Comment: It is often stated that oil prices don't matter as much as they used to, since oil is a much smaller percentage of GDP than it used to be. The same could be said of all inputs, including labor, where a 70% rise in manufacturing output over the past 40 years has been performed by five million fewer workers. In addition, we import the energy component of products with those products, but we don't import directly the oil itself. Oil prices lead all energy prices, including natural gas and electricity. The price of oil matters, and it matters more than a little.
First, China, with its enormous productivity increases ... exported its deflation. Second, the US took advantage of this by lowering interest rates to unprecedented levels, inducing a housing bubble... Finally, workers all over the world took it on the chin, accepting lower real wages and a smaller share of GDP.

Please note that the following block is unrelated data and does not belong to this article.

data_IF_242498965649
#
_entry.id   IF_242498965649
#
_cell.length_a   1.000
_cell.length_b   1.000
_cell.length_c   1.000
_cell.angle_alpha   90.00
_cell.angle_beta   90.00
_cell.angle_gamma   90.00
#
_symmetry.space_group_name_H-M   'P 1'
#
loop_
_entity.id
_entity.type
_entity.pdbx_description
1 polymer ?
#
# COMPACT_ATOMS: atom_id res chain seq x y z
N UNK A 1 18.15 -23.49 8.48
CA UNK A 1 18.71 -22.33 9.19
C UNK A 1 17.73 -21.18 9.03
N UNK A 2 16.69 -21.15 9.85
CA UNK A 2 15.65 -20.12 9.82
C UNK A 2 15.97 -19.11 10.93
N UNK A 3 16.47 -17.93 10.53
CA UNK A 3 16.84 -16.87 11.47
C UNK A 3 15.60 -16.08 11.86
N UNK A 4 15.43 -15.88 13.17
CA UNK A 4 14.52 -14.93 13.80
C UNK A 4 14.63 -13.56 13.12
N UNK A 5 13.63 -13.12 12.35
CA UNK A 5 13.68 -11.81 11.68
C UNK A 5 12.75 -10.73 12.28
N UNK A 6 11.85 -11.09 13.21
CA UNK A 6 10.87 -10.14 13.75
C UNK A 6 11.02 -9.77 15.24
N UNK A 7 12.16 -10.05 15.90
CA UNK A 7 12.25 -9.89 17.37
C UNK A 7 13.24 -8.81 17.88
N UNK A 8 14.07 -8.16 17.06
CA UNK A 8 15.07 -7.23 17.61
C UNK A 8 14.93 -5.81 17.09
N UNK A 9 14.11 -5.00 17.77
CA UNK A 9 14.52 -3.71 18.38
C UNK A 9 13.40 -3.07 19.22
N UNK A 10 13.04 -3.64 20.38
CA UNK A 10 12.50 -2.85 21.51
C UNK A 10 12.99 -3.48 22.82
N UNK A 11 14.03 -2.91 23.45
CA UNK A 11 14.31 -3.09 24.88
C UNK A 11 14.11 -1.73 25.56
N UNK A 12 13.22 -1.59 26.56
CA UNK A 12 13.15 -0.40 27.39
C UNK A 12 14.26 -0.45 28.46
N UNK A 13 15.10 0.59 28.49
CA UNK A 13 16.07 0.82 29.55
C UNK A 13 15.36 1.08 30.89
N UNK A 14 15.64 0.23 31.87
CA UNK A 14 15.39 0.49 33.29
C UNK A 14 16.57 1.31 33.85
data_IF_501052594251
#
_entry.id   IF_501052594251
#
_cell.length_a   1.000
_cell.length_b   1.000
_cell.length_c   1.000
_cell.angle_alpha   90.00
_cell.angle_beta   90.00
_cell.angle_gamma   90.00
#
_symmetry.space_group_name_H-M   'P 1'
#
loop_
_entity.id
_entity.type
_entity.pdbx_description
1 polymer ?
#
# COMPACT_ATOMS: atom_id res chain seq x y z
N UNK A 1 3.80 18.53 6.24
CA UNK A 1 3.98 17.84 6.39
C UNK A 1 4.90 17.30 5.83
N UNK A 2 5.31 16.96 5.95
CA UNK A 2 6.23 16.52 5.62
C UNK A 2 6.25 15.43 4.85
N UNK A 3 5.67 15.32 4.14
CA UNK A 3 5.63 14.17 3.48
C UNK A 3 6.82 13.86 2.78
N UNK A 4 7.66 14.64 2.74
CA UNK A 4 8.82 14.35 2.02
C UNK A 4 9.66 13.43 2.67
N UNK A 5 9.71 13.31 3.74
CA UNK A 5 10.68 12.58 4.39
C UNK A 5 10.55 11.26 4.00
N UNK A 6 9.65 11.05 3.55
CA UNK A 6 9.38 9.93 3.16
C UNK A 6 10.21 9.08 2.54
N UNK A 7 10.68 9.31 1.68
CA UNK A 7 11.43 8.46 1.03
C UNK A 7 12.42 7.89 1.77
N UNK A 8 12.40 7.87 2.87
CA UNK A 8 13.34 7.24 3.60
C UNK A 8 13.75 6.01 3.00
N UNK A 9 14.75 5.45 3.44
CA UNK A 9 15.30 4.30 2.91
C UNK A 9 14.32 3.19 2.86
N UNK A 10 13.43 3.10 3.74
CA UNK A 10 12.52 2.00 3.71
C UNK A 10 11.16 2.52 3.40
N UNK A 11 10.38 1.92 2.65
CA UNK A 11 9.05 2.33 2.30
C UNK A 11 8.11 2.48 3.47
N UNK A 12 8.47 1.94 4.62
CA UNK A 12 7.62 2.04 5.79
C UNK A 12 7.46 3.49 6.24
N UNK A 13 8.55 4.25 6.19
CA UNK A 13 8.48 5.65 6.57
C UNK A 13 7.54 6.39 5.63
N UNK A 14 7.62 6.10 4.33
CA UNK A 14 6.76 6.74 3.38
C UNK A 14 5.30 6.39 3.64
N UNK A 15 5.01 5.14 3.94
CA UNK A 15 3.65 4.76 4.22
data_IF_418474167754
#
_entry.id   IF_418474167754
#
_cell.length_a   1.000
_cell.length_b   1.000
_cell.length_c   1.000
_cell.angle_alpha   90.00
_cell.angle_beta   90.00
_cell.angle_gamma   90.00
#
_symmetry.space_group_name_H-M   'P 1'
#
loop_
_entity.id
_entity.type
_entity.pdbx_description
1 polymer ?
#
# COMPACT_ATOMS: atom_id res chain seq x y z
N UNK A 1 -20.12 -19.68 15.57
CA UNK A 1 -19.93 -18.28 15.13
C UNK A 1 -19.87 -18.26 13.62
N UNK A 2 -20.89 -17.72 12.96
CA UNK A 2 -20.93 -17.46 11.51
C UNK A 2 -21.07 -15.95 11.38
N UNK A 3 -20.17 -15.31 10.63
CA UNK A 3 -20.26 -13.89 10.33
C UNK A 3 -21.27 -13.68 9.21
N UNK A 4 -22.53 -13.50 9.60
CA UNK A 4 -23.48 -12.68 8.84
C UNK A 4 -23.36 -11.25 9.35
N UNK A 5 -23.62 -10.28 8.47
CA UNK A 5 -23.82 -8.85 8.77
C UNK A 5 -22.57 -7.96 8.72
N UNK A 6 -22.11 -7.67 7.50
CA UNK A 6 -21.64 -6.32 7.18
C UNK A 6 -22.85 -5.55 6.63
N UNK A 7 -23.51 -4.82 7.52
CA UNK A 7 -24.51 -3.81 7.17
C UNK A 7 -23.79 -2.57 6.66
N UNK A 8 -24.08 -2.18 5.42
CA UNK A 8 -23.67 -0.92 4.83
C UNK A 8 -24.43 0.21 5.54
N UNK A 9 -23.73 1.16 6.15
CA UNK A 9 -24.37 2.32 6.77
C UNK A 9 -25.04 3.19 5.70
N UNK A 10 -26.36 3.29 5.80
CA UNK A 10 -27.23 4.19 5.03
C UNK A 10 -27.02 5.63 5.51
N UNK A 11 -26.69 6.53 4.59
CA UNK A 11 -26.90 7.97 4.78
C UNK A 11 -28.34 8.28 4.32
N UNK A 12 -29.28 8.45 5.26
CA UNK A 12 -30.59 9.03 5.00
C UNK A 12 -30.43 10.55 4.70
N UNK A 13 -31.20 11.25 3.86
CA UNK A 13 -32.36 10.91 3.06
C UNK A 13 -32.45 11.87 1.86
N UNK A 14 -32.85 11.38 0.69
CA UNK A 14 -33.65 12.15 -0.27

That game is up. China is now facing inflationary pressures. What's more, if the US convinces China to let its currency appreciate, the cost of living in the US and elsewhere will rise. And, with the rise of biofuels, the food and energy markets have become integrated. Combined with increasing demand from those with higher incomes and lower supplies due to weather-related problems associated with climate change, this means high food prices - a lethal threat to developing countries.
Comment: The Chinese have hocked their environment for the economic growth they have seen over the past two decades. Now fully two hundred million of its citizens depend on agriculture that is not sustainable due to ground water mining.